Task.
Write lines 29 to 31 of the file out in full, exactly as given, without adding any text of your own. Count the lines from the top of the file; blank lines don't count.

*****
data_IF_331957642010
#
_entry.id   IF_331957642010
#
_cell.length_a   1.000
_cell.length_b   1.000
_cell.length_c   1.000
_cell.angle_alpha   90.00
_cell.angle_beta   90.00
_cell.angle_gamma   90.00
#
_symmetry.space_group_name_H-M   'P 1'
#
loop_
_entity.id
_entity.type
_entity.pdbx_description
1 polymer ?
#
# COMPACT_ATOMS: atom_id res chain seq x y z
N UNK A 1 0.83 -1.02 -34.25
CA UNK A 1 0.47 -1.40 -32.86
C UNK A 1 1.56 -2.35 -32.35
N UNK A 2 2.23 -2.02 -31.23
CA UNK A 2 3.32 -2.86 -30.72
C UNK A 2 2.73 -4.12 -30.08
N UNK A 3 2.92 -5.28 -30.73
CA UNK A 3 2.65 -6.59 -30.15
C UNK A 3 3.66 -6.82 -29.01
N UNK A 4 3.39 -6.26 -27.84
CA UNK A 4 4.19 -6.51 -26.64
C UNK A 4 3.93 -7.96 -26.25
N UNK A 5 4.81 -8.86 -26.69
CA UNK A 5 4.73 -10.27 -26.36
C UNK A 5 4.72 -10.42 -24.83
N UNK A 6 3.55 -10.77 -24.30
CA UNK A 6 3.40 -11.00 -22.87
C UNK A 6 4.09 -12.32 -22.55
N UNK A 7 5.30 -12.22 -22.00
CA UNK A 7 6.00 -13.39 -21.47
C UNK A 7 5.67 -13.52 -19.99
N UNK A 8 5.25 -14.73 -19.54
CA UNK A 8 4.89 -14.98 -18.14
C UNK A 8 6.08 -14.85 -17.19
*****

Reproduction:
C UNK A 3 3.66 -6.82 -29.01
N UNK A 4 3.39 -6.26 -27.84
CA UNK A 4 4.19 -6.51 -26.64